Setting and maintaining standards in terms of devices and software configurations, as well as policies, documentation, approvals, etc. will facilitate smoother processes, fewer errors and a faster, more efficient processes overall. This will also reduce risk and lower costs.

Manage scope by keeping objectives focused and expectations set.

The key to a successful advanced ITPA rollout is establishing clear objectives while managing expectations. The goal is to use specific and measurable metrics to avoid the potential delays and other problems that arise when the scope is changed – that is, process steps are added, changed or removed or the overall objectives begin to evolve.

Specific and documented deliverables should be defined and agreed upon in advance and objectives should include such things as reduction in cost and workload, reduction in human dependency, enhanced/improved process integration, and overall improvement in operational efficiencies. Avoid setting unclear or overly ambitious goals or expectations that are unrealistic.

Control costs and identify quantifiable results.

Be careful not to underestimate the amount of investment that will be required in order to successfully achieve the goals of adopting advanced IT process automation. Remember that this investment will extend far beyond the simple purchase of an automation tool, especially given the increased complexity of an advanced initiative. There is also a cost associated with designing, planning and implementing the process, as well as maintaining it over time.

To account for this, all costs should be identified upfront and measured closely on an ongoing basis. To keep these costs as low as possible, the automation team should ensure that any and all basic tasks are automated first, standardize systems and processes wherever possible, carefully manage the expenses associated with implementation and proactively guard against scope changes.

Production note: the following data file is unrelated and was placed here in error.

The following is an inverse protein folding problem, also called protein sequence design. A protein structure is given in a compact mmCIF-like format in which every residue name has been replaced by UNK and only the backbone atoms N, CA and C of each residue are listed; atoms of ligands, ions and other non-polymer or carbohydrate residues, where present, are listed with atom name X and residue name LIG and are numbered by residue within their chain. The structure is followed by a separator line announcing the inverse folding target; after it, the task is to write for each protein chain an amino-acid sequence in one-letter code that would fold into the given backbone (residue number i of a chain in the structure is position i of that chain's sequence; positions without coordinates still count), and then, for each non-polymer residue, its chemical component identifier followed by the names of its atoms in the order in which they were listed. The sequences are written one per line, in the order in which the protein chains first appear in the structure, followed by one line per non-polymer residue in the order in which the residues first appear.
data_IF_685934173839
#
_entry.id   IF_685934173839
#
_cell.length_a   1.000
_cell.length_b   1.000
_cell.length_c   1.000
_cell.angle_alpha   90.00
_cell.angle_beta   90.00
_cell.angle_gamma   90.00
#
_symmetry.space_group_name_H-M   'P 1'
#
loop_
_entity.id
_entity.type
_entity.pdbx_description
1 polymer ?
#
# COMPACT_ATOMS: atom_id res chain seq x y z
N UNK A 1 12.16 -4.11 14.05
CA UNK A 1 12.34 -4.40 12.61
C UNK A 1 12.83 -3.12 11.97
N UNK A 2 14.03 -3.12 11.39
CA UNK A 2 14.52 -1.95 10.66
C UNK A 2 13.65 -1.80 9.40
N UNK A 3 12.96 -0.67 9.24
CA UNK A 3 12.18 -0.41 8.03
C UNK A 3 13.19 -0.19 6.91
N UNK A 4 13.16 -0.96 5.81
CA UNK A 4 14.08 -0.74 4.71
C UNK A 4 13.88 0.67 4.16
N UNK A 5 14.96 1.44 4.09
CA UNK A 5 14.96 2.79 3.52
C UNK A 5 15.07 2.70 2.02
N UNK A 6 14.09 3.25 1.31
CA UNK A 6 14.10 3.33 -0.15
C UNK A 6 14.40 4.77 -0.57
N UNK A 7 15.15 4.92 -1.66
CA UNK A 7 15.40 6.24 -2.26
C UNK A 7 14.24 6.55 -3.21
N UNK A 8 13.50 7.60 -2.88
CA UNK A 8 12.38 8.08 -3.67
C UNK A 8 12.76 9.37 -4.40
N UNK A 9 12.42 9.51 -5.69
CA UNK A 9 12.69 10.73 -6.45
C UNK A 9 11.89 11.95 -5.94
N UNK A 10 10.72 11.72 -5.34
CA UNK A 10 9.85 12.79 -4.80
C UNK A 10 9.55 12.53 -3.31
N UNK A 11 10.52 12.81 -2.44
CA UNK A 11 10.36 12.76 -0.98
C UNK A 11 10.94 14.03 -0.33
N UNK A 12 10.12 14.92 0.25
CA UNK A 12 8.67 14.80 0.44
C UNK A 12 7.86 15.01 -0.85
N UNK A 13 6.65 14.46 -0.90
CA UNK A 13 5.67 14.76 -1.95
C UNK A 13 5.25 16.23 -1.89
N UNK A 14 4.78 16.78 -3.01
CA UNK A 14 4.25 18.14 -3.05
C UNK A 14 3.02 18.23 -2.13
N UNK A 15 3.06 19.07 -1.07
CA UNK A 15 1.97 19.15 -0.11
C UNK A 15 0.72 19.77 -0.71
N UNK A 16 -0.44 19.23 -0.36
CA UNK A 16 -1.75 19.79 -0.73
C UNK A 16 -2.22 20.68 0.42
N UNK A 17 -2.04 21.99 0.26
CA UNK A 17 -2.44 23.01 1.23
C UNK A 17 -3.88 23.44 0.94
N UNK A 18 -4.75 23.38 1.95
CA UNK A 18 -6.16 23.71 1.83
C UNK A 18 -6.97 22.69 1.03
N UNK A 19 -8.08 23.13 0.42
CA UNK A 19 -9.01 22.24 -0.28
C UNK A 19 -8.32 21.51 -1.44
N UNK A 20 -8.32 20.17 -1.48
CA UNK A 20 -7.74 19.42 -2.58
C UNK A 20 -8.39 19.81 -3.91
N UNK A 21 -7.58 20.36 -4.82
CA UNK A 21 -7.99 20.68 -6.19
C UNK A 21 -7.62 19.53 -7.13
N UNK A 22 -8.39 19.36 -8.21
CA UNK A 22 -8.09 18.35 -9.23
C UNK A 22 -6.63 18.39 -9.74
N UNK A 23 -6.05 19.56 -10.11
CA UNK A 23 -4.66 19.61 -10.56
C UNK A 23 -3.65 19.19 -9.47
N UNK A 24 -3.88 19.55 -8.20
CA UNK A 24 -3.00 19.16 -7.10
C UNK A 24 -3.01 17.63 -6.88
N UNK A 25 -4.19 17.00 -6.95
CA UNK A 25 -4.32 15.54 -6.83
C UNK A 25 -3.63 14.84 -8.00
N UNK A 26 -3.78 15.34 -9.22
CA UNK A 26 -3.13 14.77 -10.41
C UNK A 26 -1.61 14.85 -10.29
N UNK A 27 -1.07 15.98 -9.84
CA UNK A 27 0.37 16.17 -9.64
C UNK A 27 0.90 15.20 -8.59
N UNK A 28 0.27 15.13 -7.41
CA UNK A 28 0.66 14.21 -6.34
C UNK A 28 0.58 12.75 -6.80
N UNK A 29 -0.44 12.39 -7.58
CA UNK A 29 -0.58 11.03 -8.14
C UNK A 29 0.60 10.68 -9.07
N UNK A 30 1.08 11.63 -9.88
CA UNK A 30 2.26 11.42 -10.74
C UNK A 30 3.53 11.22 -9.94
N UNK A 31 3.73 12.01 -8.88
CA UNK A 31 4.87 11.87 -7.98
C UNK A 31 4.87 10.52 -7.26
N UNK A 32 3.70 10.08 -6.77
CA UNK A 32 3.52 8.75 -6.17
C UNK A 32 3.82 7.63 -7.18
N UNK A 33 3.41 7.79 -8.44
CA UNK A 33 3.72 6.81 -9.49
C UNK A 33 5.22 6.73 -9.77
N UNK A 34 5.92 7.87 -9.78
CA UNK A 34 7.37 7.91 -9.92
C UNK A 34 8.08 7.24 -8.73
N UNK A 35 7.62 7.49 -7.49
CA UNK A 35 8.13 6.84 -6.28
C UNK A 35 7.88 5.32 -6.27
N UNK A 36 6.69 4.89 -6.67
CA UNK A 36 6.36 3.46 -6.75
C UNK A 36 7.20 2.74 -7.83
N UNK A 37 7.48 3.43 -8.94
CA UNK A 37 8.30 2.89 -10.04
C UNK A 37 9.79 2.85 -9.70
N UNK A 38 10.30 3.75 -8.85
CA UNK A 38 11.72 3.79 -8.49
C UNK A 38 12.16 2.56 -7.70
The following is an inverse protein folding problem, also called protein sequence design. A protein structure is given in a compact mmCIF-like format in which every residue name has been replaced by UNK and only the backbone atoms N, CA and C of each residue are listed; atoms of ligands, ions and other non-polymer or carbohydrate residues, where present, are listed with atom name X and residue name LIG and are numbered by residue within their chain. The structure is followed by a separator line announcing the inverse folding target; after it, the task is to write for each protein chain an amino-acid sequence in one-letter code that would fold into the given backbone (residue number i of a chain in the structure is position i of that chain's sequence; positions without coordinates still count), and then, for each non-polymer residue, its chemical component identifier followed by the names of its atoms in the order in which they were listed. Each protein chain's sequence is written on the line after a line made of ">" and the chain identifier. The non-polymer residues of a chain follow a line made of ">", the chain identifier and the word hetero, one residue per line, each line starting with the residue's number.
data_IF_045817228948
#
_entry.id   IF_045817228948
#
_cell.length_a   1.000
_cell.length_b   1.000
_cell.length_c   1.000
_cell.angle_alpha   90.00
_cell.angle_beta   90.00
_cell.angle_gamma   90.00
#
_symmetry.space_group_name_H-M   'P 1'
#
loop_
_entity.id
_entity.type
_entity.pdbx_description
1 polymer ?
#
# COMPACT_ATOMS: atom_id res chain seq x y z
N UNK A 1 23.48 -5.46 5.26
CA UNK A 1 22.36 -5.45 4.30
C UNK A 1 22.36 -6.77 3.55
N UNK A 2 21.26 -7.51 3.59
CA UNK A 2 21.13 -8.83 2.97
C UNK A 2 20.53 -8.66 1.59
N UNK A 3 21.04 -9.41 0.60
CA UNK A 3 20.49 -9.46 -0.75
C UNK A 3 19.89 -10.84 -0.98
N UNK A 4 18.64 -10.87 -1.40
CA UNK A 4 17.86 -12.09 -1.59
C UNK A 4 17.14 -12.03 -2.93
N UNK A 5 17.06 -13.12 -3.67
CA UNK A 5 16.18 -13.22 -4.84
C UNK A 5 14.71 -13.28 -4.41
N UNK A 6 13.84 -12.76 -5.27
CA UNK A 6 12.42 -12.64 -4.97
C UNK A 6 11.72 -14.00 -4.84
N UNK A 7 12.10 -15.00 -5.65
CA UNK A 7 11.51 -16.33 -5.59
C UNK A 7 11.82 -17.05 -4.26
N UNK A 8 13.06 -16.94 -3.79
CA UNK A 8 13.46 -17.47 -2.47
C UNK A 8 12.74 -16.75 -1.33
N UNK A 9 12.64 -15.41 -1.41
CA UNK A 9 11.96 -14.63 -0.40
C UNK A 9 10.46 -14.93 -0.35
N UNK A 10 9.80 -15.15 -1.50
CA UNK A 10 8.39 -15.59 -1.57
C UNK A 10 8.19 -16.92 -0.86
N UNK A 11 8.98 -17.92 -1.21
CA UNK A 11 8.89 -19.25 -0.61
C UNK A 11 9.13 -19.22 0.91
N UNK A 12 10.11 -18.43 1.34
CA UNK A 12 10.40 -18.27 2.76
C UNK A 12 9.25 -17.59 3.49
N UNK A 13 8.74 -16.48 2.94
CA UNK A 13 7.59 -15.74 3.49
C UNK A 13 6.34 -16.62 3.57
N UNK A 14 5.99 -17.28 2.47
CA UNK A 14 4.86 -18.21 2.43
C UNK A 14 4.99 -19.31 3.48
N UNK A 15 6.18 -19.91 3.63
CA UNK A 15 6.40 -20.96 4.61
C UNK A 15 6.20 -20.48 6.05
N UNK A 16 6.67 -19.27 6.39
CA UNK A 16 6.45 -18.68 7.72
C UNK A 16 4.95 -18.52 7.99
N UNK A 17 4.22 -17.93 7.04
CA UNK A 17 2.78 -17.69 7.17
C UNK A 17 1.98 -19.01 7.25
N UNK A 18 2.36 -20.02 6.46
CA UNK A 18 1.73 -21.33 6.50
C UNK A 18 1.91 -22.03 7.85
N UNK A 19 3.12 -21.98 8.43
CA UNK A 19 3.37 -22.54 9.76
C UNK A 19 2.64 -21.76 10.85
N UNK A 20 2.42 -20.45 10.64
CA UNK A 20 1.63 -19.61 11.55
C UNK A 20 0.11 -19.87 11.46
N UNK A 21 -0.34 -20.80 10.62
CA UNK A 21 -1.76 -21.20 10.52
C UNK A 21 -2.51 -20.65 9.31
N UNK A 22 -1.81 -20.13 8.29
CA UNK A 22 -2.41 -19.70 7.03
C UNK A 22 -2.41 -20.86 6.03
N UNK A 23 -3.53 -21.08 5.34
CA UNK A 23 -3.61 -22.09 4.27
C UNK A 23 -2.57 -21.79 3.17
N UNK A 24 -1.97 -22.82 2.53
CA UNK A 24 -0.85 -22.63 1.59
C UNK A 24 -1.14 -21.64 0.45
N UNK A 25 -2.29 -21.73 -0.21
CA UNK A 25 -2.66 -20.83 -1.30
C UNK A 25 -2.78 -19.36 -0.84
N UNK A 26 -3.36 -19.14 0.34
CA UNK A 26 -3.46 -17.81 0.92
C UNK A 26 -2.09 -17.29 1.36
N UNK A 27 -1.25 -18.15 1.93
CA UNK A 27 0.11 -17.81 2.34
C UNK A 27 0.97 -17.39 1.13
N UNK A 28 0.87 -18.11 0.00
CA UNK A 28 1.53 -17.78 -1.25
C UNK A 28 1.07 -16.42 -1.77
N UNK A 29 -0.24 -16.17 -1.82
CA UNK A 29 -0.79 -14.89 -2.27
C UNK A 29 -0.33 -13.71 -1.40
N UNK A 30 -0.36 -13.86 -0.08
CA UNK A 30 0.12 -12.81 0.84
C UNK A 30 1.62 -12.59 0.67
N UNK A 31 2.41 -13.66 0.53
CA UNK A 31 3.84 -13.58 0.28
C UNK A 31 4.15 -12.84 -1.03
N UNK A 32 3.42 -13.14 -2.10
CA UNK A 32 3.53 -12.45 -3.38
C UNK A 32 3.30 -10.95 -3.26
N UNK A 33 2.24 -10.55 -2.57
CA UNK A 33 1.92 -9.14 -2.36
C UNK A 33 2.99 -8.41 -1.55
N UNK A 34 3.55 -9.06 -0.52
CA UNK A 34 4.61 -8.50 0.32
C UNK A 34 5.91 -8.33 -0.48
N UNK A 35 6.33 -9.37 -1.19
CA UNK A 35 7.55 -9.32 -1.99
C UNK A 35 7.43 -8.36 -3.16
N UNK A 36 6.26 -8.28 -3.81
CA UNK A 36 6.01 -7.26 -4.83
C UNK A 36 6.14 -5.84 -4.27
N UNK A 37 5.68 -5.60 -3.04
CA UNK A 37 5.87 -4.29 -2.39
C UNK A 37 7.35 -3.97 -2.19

Communicate value to key stakeholders.

Finally, to maintain the ongoing support of the IT process automation initiative (and any future ones), the actual ROI must be calculated and regularly communicated to the powers-that-be. This can be somewhat challenging, as much of the value of ITPA comes in the form of greater reliability, faster response times and enhanced efficiency levels – all of which can be difficult to quantify. Over time, however, the actual monetary ROI of automation can and will be measurable and reportable.

Some of the critical metrics used to measure and quantify ROI include:

  • Time to complete the task or process manually
  • Cost of labor required to complete the task or process manually
  • Costly problems associated with manual tasks or processes (such as human error or system/business downtime)
  • Costs in time and resources for ancillary activities associated with manual tasks or processes (i.e. documentation for audit compliance)

Gaining a better understanding of all the costs associated with manual workflow will allow you to specifically calculate the savings achieved through automation, which will help support ongoing and future ITPA initiatives.

Without question, adopting a more advanced degree of IT Process automation can and will help bring your organization to an entirely new level, but getting there can seem nothing short of overwhelming. By following the six steps above, you’ll be able to adequately plan, implement and achieve all of your team’s automation goals on time, on budget and without issue.

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IT Process Automation Survival Guide